Die Football-Welt redet zur Zeit nur über Newton, Locker, Mallett und Gabbert; wer der beste ist und wer wohl der erfolgreichste NFL-QB werden wird. Ich bin bei allen sehr skeptisch, aber vorher weiß man das einfach nicht. (Zum Übergang von Quarterbacks vom College zur NFL immer noch und wieder lesenswert Malcolm Gladwell und zur Korrelation Draft-Position/NFL-Erfolg von QBs Brian Burke)
Für jeden Peyton Manning gibt es (mindestens) einen Ryan Leaf und für jeden JaMarcus Russell gibt es einen Bill Roethlisberger. Ist Belichick ein Genie, weil er Tom Brady in der 6. Runde gedraftet hat? Ein paar Jahre später hat er Kevin O´Connell in der dritten Runde gezogen, der war dann nicht mal gut genug, um länger als ein Jahr im Kader zu bleiben. In seiner Zeit als HC der Pats hat Belly sechs QBs gedraftet und dabei zweimal den Hauptpreis gezogen, Brady und Cassell. (2010 kam noch Zac Robinson in der 7ten Runde, der PFR Draft Querier reicht leider nur bis 2009.)
Wie auch immer, keiner weiß wirklich, wie man es mit absoluter Wahrscheinlichkeit richtig macht. Aber ein schlechter Anfang ist immer, sich in Schockstarre wiederzufinden, nur weil ein College-QB einen großartigen Körper hat; in Worten: 1) unglaubliche physische Attribute (groß plus kräftig gebaut), 2)einen unglaublichen starken Arm oder 3) starke Scramble-Fähigkeiten, weil so wendig und/oder schnell. Passend dazu hab ich gerade in der hervorragenden Bill-Walsh-Biographie von David Harris folgendes zur Draft 1979 gelesen. Situation: Walshs erste Draft als Head Coach der 49ers, er will einen QB draften:
„[…] The leading candidate seemed to be Steve Dils, who had led the nation in passing for Bill [Walsh] at Stanford, had the advantage of knowing the Walsh offense already, and would likely still be available during the third round, but Bill was convinced that Dils would never amount to more than an NFL backup and was reluctant to settle for that. There was, however, another prospect who no one with the Niners had yet worked out, a quarterback from Notre Dame named Joe Montana. The Niners´ new scouting director, Tony Razzano, had Montana ranked as the best quarterback in the entire draft but none of his scouts agreed. Montana´s career at Notre Dame had been inconsistent, fluctuating from starting to third string and back again, but Razzano sensed intangibles that were very special. ‚Joe has a feel‘, he explained, ‚a second sense. He knows where everybody is around him. It´s an uncanny ability. There were question marks, but somehow I just knew.‘
The more standard take on Montana was that he was a risky pick, at least as high as the third round. He did not fit the standard model for quarterbacks at the time – big, rugged, with a bazooka for a throwing arm. Joe was six feet two, 185 pounds, and fragil-looking, with skinny legs. There were also a lot of doubts about his arm and his ability to deliever the ball deep downfield.Every franchise Bill [Walsh] talked to about him thought Montana would go no higher than the fifth round at best. Walsh, however, was no particular fan of the standard model for quarterbacks. He thought most scouts had little idea of what made a quarterback successful and placed far too much value on arm strenght and physical stature. He remembered the 1971 draft [da war Walsh Offensive Coordinator der Cincinnati Bengals], when all three quarterbacks taken in the first round – Jim Plunkett, Dan Pastorini, and Archie Manning – had met the standard model and the Bengals had picked Kenny Anderson in the third round who, though deficient in all the scouting categories, ended up outperforming them all. Walsh had seen Montana play only once, for a brief interval on television in the airport during the hours after his Stanford team had won the Bluebonnet Bowl over Georgia, when Montana was in the final stages of leading Notre Dame to an incredible win – coming back from a three-touchdown deficit with a quarter to go in the freezing rain against Houston in the Cotton Bowl, That alone made him an intriguing possibility.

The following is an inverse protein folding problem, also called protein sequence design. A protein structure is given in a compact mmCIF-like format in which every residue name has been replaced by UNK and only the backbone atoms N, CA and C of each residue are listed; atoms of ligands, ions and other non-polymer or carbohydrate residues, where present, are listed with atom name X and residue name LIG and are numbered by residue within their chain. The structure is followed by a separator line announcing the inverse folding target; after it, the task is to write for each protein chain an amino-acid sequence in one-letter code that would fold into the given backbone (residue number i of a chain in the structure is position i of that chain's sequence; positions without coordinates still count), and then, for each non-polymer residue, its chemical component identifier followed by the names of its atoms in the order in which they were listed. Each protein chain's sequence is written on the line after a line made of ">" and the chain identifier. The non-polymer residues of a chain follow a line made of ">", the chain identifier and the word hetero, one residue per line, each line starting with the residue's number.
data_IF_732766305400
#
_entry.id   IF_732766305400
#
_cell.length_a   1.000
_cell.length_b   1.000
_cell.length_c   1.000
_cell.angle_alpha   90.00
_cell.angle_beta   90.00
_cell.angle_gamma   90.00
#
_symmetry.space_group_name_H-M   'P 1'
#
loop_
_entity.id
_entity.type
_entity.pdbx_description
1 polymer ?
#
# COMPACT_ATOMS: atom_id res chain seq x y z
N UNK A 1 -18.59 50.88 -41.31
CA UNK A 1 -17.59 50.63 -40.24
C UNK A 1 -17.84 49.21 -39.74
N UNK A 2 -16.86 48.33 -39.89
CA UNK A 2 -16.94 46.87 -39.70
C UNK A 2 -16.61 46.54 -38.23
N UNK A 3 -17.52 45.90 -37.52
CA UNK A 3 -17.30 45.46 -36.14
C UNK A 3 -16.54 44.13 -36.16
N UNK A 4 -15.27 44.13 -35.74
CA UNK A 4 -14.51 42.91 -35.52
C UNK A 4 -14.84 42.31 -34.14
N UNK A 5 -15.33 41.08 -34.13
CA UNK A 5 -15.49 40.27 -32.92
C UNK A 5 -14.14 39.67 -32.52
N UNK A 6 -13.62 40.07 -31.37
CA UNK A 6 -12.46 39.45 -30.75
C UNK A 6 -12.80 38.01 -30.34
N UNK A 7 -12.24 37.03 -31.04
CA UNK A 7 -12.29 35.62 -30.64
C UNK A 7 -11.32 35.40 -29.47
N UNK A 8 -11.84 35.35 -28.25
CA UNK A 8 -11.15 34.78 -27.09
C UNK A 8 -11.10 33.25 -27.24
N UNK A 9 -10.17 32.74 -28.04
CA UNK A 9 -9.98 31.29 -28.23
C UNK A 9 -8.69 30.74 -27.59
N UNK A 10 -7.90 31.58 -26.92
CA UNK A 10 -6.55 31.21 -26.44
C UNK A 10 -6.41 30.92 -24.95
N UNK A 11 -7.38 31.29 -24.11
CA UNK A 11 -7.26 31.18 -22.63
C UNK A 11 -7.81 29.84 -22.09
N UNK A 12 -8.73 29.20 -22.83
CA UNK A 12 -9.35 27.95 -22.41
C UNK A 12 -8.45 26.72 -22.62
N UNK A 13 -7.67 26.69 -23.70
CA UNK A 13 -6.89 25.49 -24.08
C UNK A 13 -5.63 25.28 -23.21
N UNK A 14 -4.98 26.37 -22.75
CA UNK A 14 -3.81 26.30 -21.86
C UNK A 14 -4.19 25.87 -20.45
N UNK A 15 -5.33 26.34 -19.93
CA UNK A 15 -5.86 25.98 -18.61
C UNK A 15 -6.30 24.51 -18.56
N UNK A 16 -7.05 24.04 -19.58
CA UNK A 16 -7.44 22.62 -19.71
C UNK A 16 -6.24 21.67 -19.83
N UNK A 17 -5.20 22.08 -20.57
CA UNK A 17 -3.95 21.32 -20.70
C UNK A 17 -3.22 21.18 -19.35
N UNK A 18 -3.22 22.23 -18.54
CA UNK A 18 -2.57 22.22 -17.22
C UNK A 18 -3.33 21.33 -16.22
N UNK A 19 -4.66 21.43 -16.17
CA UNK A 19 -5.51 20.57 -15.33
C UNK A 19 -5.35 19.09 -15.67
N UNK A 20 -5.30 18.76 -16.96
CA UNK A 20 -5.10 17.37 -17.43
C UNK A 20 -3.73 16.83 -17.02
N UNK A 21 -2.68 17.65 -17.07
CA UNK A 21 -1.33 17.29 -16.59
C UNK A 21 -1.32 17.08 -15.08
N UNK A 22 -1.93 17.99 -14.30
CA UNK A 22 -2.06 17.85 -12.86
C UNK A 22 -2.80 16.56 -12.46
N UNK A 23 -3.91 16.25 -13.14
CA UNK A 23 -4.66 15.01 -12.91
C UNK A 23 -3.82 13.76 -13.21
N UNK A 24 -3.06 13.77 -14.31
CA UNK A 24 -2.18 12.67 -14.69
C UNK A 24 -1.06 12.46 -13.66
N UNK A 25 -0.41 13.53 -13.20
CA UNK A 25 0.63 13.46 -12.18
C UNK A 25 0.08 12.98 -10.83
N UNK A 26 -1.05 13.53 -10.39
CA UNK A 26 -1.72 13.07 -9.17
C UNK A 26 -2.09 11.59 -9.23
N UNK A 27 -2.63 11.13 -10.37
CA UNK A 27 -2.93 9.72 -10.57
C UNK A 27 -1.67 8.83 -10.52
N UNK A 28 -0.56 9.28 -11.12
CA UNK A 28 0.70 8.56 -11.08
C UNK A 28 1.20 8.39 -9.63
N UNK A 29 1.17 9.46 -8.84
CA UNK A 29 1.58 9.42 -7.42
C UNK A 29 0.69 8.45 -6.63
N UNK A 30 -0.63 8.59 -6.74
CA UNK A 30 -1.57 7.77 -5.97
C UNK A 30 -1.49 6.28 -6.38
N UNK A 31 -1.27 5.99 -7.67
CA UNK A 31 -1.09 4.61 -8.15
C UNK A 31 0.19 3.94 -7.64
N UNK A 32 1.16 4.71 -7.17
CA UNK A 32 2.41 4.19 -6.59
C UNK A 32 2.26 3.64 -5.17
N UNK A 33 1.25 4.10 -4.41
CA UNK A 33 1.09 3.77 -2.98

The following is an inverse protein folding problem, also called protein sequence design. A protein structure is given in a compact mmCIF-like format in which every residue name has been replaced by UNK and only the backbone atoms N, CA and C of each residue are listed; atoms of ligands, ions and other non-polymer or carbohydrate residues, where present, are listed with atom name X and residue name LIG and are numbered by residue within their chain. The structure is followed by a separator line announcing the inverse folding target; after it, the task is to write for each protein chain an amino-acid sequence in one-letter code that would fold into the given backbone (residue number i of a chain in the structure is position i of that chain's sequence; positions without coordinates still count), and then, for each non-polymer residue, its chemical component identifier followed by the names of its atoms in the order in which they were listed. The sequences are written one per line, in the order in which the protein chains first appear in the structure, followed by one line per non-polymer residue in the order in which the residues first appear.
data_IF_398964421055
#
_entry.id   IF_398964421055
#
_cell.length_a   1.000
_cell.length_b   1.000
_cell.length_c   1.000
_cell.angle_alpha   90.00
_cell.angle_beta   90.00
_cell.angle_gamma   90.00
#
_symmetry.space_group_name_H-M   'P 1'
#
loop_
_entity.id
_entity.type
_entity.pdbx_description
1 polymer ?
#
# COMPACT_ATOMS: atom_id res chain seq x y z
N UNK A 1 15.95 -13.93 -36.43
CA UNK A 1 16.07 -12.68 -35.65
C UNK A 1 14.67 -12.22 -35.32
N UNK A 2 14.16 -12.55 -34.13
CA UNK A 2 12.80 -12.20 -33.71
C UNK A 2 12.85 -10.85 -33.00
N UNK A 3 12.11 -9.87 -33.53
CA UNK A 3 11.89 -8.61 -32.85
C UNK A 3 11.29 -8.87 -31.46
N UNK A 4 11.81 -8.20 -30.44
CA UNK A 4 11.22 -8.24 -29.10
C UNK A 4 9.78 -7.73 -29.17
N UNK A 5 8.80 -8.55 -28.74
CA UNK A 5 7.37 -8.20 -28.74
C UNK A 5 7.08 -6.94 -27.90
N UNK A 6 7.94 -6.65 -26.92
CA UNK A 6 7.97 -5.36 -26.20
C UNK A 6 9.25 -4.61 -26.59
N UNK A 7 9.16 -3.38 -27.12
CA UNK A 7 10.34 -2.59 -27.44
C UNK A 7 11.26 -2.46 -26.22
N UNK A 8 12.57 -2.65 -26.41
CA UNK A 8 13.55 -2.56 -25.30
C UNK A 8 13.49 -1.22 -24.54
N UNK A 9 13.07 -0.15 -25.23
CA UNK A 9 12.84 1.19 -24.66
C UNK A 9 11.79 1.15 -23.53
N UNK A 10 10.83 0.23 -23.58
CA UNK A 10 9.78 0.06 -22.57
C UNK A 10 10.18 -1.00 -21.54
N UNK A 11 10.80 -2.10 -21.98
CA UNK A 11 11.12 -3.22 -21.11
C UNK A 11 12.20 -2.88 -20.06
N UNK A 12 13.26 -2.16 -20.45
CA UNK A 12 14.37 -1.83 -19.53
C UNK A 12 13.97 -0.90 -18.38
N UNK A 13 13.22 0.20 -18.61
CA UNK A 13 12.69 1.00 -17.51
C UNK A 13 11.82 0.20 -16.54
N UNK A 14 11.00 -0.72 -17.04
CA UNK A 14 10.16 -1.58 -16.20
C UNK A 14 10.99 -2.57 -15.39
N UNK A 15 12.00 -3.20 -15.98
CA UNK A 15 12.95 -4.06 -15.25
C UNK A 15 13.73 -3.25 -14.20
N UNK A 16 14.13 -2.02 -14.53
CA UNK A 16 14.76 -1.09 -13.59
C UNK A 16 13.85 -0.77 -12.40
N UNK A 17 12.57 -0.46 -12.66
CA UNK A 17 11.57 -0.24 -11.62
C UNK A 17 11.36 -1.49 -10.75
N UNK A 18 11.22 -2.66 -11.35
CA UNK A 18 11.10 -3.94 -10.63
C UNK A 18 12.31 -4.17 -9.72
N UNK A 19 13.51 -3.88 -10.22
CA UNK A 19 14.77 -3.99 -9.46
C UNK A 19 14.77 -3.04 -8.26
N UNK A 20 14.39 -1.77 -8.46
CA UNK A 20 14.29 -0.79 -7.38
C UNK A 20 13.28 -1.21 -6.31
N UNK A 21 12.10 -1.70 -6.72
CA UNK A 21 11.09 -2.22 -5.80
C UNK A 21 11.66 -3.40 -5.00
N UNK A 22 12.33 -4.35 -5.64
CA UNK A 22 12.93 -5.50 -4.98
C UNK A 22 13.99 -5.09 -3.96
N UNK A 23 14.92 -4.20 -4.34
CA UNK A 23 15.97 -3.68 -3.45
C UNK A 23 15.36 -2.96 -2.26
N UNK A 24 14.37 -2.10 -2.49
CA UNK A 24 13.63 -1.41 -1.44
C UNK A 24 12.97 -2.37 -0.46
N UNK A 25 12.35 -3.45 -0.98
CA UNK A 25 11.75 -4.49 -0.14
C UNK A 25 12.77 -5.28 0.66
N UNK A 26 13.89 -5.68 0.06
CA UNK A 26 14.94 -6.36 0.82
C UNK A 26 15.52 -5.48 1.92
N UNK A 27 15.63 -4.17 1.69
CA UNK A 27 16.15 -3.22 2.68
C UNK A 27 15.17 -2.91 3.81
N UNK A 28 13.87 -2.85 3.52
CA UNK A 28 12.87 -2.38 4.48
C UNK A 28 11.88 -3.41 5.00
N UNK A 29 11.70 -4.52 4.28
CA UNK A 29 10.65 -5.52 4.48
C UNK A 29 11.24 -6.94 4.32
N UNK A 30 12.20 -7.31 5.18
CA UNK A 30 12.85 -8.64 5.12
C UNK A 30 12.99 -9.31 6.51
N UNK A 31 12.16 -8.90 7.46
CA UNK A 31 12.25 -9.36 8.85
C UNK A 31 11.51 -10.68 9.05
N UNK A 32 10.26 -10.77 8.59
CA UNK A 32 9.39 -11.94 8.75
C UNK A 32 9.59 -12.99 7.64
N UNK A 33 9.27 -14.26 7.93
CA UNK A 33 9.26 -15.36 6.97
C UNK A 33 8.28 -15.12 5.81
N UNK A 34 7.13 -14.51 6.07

During the third week of April, with draft day just over the horizon, Sam Wyche [der QB-Coach der 49ers] was dispatched to check Montana out at the same time he gave the once-over to James Owens. Joe [Montana] was staying with his girlfriend down in Manhattan Beach in Southern California and Owens was at ULCA. Walsh wanted to know if Owens could catch the ball, so Sam called Joe and asked him to come over and throw passes to him. Owens turned out to be a decent receiver to go along with his burning speed but Montana really caught Wyche´s eye. ‚He was nifty and quick‘, Sam remembered, ‚and he had a kind of charisma in his presence that was special, even though he was otherwise a quiet kind of guy when he wasn´t on the field, something of a hippyish kid.‘ When Wyche returned to the Bay Area he told Bill that he´d better take a look at this guy Montana. He just might be the one.
A week before draft, Bill and Sam flew back to Los Angeles and repeated the workout of the week before. Owen again got passing grades as a receiver but Montana was the star of the afternoon. ‚You could see his ability right away‘, Walsh later explained. ‚It´s so important that a quarterback be able to get back quickly and set up, and then be able to improvise if the play breaks down. I sensed just watching Joe in that workout that he´d be able to do that in time. He had such quick feet, Joe Namath kind of feet, just super quick. People said he didn´t have a strong arm but he threw the ball fine. He was quick, agile, and fluid in his movements, almost like a ballet dancer. I was really excited by his potential.‘ On their flight back to San Francisco, Walsh told Wyche that his mind was made up. He´d pick Owens in the second round and Montana in the third.“